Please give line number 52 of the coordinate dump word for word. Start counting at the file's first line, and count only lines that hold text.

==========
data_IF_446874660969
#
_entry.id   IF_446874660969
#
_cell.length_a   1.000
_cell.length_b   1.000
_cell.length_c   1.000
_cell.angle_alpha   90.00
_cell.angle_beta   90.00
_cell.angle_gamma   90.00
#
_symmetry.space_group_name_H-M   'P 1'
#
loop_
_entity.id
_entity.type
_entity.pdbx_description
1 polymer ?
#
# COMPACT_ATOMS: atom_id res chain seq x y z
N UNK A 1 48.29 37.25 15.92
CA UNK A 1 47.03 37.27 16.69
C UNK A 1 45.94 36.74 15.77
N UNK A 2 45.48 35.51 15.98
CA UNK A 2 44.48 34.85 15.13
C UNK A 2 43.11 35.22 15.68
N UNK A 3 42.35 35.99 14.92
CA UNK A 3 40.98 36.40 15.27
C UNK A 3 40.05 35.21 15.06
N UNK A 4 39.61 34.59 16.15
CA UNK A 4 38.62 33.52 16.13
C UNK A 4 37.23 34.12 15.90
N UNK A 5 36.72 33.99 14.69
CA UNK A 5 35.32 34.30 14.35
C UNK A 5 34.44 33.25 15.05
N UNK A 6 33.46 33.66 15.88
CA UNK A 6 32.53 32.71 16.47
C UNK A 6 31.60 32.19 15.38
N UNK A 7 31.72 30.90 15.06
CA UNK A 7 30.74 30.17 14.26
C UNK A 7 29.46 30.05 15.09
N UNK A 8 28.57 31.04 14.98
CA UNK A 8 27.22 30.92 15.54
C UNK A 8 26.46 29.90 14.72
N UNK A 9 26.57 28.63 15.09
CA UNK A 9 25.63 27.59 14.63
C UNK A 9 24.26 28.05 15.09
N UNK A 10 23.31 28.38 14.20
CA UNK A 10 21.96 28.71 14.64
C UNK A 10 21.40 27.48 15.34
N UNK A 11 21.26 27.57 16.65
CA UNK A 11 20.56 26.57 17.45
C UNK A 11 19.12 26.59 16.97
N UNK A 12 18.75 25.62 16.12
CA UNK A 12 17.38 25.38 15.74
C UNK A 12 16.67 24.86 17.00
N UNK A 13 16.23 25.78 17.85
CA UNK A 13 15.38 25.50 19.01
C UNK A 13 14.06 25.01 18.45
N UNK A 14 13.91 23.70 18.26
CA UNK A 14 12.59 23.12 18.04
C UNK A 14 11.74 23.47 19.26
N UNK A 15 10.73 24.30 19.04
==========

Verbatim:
CA UNK A 11 20.56 26.57 17.45